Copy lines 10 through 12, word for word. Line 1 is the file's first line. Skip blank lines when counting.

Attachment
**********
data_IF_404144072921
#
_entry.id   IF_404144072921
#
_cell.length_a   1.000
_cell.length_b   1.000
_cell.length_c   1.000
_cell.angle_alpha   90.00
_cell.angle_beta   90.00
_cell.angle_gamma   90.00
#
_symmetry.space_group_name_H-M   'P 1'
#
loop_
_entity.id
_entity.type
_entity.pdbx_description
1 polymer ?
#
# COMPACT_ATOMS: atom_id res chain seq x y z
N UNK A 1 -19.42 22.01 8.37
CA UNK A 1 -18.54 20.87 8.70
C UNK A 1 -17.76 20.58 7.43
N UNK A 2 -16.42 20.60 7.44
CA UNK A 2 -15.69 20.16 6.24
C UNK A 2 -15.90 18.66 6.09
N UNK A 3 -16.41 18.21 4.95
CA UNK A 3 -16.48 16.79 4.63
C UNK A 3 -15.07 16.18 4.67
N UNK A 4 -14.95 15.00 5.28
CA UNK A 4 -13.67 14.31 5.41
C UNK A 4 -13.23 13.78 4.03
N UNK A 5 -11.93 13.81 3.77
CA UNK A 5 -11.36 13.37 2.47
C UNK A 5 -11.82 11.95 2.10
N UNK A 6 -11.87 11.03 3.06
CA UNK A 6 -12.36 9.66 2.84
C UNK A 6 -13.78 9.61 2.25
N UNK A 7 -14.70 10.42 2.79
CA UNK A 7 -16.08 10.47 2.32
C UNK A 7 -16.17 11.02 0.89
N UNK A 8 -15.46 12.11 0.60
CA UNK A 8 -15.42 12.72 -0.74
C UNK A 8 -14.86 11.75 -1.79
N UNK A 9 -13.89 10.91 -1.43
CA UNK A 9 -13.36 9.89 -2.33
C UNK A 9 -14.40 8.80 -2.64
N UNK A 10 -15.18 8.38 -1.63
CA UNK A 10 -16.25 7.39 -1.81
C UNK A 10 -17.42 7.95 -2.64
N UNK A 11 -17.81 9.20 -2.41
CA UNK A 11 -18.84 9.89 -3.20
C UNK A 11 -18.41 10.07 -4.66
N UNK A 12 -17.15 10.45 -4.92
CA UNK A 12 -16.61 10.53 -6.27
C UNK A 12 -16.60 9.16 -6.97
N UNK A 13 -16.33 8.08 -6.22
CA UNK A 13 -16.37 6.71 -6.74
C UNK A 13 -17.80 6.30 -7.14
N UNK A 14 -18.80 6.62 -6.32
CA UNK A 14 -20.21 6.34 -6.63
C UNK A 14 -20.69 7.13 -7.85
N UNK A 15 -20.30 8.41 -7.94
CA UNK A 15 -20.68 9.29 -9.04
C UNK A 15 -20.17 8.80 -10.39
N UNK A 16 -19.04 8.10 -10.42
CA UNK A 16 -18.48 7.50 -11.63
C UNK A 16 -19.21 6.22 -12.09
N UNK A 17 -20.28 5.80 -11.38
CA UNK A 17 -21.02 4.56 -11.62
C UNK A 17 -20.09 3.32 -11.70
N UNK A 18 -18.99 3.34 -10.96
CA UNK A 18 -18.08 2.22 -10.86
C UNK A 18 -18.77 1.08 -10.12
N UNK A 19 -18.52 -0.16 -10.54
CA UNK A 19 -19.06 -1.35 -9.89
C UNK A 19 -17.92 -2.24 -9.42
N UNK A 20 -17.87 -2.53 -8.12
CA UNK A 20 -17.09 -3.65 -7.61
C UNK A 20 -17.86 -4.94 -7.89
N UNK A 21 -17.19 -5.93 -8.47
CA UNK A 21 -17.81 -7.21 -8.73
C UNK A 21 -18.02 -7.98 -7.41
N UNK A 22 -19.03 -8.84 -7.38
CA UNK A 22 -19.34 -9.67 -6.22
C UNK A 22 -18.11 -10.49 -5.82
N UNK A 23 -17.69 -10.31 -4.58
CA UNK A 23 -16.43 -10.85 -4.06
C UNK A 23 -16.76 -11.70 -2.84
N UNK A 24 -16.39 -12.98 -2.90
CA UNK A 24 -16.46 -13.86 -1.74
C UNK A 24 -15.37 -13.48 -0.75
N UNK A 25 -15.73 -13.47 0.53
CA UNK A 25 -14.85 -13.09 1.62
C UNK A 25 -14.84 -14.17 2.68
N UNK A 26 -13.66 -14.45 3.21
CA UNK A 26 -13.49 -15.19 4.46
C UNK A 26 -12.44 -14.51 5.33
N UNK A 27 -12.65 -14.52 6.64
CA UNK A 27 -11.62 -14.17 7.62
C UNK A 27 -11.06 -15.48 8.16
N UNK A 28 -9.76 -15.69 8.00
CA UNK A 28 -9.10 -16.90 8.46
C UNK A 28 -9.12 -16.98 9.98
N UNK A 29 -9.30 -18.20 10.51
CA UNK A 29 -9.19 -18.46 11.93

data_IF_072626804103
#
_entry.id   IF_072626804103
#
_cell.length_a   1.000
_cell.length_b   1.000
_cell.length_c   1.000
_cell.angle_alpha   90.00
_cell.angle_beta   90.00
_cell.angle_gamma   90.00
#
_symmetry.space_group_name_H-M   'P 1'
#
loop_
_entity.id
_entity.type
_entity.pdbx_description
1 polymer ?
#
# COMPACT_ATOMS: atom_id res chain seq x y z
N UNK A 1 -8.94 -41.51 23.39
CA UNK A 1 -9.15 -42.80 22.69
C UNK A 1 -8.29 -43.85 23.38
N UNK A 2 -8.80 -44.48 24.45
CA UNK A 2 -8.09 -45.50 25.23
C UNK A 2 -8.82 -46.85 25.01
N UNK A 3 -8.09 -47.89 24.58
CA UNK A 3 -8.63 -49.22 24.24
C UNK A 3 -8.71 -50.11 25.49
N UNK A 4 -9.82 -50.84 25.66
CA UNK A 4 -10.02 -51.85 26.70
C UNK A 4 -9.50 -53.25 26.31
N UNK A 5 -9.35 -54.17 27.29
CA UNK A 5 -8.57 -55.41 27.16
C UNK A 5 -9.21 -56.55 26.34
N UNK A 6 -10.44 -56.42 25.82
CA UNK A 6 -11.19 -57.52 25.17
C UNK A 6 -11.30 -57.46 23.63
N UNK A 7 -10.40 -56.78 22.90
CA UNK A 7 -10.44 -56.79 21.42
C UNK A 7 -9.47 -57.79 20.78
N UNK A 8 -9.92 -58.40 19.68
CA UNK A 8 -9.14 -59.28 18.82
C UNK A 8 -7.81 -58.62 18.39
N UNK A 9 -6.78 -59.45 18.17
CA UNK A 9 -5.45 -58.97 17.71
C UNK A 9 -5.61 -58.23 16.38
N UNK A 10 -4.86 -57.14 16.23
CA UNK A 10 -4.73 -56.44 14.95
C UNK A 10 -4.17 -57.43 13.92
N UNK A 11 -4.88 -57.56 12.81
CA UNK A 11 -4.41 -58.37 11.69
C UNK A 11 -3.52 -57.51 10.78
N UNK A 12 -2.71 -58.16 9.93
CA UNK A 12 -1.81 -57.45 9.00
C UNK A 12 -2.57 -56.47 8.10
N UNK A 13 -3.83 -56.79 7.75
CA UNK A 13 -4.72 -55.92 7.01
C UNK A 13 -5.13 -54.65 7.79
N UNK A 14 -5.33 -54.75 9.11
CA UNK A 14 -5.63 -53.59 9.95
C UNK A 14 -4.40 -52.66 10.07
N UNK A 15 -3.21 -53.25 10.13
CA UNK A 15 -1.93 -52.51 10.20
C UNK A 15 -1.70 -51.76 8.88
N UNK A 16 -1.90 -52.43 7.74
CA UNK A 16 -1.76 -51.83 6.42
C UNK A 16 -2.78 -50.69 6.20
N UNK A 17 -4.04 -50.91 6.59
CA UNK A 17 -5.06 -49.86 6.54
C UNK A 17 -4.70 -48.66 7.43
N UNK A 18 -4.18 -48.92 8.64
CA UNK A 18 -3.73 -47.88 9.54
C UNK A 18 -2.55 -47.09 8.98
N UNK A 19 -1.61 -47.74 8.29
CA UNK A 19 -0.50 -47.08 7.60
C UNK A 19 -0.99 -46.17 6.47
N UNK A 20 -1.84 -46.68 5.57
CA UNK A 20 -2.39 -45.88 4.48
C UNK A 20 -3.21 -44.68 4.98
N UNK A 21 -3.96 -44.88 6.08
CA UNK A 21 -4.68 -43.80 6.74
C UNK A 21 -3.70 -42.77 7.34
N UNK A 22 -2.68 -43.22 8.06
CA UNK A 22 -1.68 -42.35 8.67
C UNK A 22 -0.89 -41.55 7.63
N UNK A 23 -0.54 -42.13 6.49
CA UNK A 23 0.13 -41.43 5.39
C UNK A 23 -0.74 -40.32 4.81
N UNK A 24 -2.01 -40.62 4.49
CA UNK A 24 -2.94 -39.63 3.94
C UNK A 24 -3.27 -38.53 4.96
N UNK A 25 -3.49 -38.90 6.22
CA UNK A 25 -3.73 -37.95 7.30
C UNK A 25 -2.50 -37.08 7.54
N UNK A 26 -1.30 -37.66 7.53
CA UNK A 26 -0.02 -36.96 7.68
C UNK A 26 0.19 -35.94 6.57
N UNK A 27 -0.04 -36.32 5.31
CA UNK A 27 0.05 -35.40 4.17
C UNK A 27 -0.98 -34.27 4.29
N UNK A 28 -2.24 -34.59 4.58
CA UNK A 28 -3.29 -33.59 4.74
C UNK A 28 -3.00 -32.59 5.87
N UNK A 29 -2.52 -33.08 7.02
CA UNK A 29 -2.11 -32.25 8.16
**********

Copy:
_cell.angle_gamma   90.00
#
_symmetry.space_group_name_H-M   'P 1'